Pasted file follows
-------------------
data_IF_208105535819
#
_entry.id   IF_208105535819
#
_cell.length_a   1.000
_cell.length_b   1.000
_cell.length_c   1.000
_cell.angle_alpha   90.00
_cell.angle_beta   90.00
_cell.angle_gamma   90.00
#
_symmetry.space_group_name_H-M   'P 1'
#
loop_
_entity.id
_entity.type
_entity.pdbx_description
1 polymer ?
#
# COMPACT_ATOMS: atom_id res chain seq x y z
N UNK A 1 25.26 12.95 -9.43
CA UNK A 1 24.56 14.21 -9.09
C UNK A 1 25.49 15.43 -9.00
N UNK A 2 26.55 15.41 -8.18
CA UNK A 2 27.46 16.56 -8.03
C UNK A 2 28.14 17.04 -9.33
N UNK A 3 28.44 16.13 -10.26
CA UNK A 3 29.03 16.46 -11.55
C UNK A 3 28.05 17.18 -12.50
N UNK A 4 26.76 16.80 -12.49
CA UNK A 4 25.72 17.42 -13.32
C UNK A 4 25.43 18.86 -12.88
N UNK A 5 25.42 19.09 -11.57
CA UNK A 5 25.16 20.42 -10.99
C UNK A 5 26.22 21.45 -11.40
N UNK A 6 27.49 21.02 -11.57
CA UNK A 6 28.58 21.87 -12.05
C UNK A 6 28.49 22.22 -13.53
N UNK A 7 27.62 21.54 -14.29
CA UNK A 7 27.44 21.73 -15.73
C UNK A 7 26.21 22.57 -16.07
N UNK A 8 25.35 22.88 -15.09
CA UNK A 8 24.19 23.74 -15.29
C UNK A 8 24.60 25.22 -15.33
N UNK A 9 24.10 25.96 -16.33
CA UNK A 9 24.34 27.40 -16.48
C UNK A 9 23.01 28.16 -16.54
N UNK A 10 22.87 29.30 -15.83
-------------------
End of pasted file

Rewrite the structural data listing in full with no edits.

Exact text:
data_IF_208105535819
#
_entry.id   IF_208105535819
#
_cell.length_a   1.000
_cell.length_b   1.000
_cell.length_c   1.000
_cell.angle_alpha   90.00
_cell.angle_beta   90.00
_cell.angle_gamma   90.00
#
_symmetry.space_group_name_H-M   'P 1'
#
loop_
_entity.id
_entity.type
_entity.pdbx_description
1 polymer ?
#
# COMPACT_ATOMS: atom_id res chain seq x y z
N UNK A 1 25.26 12.95 -9.43
CA UNK A 1 24.56 14.21 -9.09
C UNK A 1 25.49 15.43 -9.00
N UNK A 2 26.55 15.41 -8.18
CA UNK A 2 27.46 16.56 -8.03
C UNK A 2 28.14 17.04 -9.33
N UNK A 3 28.44 16.13 -10.26
CA UNK A 3 29.03 16.46 -11.55
C UNK A 3 28.05 17.18 -12.50
N UNK A 4 26.76 16.80 -12.49
CA UNK A 4 25.72 17.42 -13.32
C UNK A 4 25.43 18.86 -12.88
N UNK A 5 25.42 19.09 -11.57
CA UNK A 5 25.16 20.42 -10.99
C UNK A 5 26.22 21.45 -11.40
N UNK A 6 27.49 21.02 -11.57
CA UNK A 6 28.58 21.87 -12.05
C UNK A 6 28.49 22.22 -13.53
N UNK A 7 27.62 21.54 -14.29
CA UNK A 7 27.44 21.73 -15.73
C UNK A 7 26.21 22.57 -16.07
N UNK A 8 25.35 22.88 -15.09
CA UNK A 8 24.19 23.74 -15.29
C UNK A 8 24.60 25.22 -15.33
N UNK A 9 24.10 25.96 -16.33
CA UNK A 9 24.34 27.40 -16.48
C UNK A 9 23.01 28.16 -16.54
N UNK A 10 22.87 29.30 -15.83